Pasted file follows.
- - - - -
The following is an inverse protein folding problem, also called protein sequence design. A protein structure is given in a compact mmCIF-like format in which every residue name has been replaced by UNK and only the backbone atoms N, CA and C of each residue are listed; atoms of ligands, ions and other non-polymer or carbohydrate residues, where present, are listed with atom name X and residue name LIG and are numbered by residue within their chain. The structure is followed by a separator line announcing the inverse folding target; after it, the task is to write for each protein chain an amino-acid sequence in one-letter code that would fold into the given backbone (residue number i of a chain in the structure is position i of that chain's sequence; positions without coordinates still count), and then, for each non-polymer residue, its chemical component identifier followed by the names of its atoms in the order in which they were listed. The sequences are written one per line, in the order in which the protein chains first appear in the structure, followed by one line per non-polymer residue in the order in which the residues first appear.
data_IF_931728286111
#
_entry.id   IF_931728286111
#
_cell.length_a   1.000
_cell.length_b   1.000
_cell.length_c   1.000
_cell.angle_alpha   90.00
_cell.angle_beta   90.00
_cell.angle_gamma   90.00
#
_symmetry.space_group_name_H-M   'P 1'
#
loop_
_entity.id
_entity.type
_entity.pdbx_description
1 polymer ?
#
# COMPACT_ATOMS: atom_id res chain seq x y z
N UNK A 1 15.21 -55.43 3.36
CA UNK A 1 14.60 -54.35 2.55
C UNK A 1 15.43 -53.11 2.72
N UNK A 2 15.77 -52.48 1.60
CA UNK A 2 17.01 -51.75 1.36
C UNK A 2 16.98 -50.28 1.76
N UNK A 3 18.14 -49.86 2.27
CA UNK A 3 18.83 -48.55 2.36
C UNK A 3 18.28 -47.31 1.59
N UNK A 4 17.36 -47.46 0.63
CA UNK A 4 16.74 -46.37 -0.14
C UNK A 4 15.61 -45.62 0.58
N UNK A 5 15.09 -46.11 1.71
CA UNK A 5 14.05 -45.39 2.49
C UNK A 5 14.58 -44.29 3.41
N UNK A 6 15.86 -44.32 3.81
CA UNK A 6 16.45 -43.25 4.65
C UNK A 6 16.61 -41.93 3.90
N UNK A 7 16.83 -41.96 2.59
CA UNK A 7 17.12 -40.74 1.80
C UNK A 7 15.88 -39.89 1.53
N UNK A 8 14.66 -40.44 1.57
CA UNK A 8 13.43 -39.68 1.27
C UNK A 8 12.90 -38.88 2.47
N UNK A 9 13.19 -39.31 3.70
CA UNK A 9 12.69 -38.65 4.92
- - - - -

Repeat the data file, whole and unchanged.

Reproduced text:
The following is an inverse protein folding problem, also called protein sequence design. A protein structure is given in a compact mmCIF-like format in which every residue name has been replaced by UNK and only the backbone atoms N, CA and C of each residue are listed; atoms of ligands, ions and other non-polymer or carbohydrate residues, where present, are listed with atom name X and residue name LIG and are numbered by residue within their chain. The structure is followed by a separator line announcing the inverse folding target; after it, the task is to write for each protein chain an amino-acid sequence in one-letter code that would fold into the given backbone (residue number i of a chain in the structure is position i of that chain's sequence; positions without coordinates still count), and then, for each non-polymer residue, its chemical component identifier followed by the names of its atoms in the order in which they were listed. The sequences are written one per line, in the order in which the protein chains first appear in the structure, followed by one line per non-polymer residue in the order in which the residues first appear.
data_IF_931728286111
#
_entry.id   IF_931728286111
#
_cell.length_a   1.000
_cell.length_b   1.000
_cell.length_c   1.000
_cell.angle_alpha   90.00
_cell.angle_beta   90.00
_cell.angle_gamma   90.00
#
_symmetry.space_group_name_H-M   'P 1'
#
loop_
_entity.id
_entity.type
_entity.pdbx_description
1 polymer ?
#
# COMPACT_ATOMS: atom_id res chain seq x y z
N UNK A 1 15.21 -55.43 3.36
CA UNK A 1 14.60 -54.35 2.55
C UNK A 1 15.43 -53.11 2.72
N UNK A 2 15.77 -52.48 1.60
CA UNK A 2 17.01 -51.75 1.36
C UNK A 2 16.98 -50.28 1.76
N UNK A 3 18.14 -49.86 2.27
CA UNK A 3 18.83 -48.55 2.36
C UNK A 3 18.28 -47.31 1.59
N UNK A 4 17.36 -47.46 0.63
CA UNK A 4 16.74 -46.37 -0.14
C UNK A 4 15.61 -45.62 0.58
N UNK A 5 15.09 -46.11 1.71
CA UNK A 5 14.05 -45.39 2.49
C UNK A 5 14.58 -44.29 3.41
N UNK A 6 15.86 -44.32 3.81
CA UNK A 6 16.45 -43.25 4.65
C UNK A 6 16.61 -41.93 3.90
N UNK A 7 16.83 -41.96 2.59
CA UNK A 7 17.12 -40.74 1.80
C UNK A 7 15.88 -39.89 1.53
N UNK A 8 14.66 -40.44 1.57
CA UNK A 8 13.43 -39.68 1.27
C UNK A 8 12.90 -38.88 2.47
N UNK A 9 13.19 -39.31 3.70
CA UNK A 9 12.69 -38.65 4.92